By Matthew John Conley and Sarah Kortemeier
Students identify rhetorical devices in a single poem and analyze the rhetorical situation of poetry (and poetry readings); using these ideas, they will also create and perform a piece of poetic text that illustrates an encounter between two characters with a stake in a controversy.
Introduction: 10 minutes
Give students a quick introduction to Voca, the Poetry Center’s online audio/video library. Ask students: how does a performance of a poem differ from a poem encountered on the page? How might a performance lend itself to the creation of an argument? Why might a writer choose to present an argument in the form of a poem (in other words, what can poetry do that prose can’t)?
Discussion: 20 minutes
Instruct students to listen for rhetorical devices in the poem they are about to hear. Play Carolyn Forché’s performance of her poem “The Colonel” during her reading of November 2, 1983 (attached).
Ask students to write down three rhetorical strategies or devices that contribute to this poem’s argument. Share responses as a class.
Then discuss with students: having heard this performance, how would they describe the rhetorical situation of a poetry reading? How does this rhetorical situation differ from that of a debate on a talk show or an editorial in a newspaper? What does the performance add to the poem’s argument?
Finally, what happens to an argument when it is humanized and made personal in this way?
Writing Activity: 30 minutes
Ask students to imagine two people with a stake in a controversy. (These characters may be on opposing sides of the controversy, or they may not.) Have students jot down:
- their characters' names:
- their characters’ arguments: what do they need to persuade the other person to do or think?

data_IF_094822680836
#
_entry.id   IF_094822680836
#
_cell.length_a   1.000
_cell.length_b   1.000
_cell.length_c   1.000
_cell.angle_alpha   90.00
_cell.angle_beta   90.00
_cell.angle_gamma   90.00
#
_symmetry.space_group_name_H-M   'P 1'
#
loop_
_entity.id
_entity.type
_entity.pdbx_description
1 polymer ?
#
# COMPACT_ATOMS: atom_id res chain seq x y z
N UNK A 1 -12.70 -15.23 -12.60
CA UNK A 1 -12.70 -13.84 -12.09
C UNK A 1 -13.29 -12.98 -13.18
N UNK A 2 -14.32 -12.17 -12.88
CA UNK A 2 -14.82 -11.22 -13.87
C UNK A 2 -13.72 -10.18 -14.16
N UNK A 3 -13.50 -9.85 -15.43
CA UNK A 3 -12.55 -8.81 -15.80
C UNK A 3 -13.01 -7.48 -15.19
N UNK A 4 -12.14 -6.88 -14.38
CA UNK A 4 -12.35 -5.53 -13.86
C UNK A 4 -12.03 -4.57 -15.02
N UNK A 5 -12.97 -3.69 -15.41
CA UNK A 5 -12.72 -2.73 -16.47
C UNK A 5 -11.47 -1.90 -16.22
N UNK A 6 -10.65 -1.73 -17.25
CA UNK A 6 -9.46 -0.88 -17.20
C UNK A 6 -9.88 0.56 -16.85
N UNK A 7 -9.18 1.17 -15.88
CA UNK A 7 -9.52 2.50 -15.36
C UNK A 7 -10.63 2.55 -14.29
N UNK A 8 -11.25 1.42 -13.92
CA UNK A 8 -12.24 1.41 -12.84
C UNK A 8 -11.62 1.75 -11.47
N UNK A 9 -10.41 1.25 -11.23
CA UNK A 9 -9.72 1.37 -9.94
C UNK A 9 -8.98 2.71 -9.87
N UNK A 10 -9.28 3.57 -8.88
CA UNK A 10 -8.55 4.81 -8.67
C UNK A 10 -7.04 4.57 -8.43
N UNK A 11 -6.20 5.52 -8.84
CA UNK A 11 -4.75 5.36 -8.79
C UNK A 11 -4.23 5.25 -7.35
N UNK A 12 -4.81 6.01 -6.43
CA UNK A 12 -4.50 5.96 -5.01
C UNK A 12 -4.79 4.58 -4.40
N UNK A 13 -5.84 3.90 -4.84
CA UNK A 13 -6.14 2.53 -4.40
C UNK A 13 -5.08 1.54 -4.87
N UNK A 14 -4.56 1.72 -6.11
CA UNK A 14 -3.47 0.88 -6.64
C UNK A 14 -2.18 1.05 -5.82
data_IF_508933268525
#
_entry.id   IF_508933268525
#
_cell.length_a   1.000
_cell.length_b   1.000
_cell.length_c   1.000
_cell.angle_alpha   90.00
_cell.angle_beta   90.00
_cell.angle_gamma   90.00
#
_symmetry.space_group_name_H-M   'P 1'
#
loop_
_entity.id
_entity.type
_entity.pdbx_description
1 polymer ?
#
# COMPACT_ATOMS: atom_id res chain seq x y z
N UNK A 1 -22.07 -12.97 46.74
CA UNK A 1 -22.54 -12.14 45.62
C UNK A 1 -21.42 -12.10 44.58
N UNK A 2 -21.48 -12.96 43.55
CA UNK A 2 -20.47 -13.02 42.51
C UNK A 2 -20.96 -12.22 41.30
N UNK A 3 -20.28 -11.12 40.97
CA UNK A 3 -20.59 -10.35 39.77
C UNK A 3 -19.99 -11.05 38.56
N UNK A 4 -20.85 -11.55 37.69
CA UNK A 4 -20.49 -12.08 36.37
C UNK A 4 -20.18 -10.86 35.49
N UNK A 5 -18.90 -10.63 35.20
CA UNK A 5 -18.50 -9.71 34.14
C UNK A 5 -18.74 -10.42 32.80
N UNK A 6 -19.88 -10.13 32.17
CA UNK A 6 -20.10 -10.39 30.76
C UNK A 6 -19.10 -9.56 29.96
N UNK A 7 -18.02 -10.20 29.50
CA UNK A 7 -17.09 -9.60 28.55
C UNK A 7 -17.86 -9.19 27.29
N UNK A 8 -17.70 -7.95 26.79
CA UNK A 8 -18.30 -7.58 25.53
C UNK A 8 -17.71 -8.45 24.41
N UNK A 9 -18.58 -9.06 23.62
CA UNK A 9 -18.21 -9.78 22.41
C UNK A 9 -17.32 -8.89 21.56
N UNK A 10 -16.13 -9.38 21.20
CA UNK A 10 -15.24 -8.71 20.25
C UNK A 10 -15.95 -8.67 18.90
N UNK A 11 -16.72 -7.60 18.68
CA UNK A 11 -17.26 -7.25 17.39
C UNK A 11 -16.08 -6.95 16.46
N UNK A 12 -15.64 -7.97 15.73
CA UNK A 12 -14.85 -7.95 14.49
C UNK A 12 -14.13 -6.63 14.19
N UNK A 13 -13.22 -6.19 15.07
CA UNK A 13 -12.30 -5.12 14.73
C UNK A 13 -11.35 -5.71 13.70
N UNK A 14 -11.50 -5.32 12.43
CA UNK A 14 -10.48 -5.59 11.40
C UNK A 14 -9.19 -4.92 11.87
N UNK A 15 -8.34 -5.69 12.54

- a situation in which these two characters might sit down for a meal together
- how each character feels about the meeting
- one physical, observable indication of that emotion (smiling, foot tapping, etc.)
- 5 sensory details of the scene, incorporating each of the 5 senses
- 4 things these characters might say in the moment
Then ask students to write 5 lines of poetry creating an encounter between these two people as they eat a meal together. Incorporate dialogue, sensory detail, and other details as seems appropriate. Students can use as much or as little of the language generated in the prewriting tasks as they like; the poem may be in any form. (If students have trouble, suggest a form derived from “The Colonel”: alternate lines of concrete description with lines of dialogue.)
Performance Activity and Conclusion: 20-30 minutes
Ask students to perform their short poems (or, if time is limited, first lines only) for the class. Encourage students to perform these short pieces several times, differentiating between each character’s voice and using the performance to create an argument. Offer constructive feedback on each student’s performance, focusing on the physical basics (volume, clarity, eye contact, and physical stance). Try to offer just one comment per student, so that students don’t feel overwhelmed; praise students generously for improvement. Students will ideally learn basic performance techniques through observing their peers and listening to feedback as a class.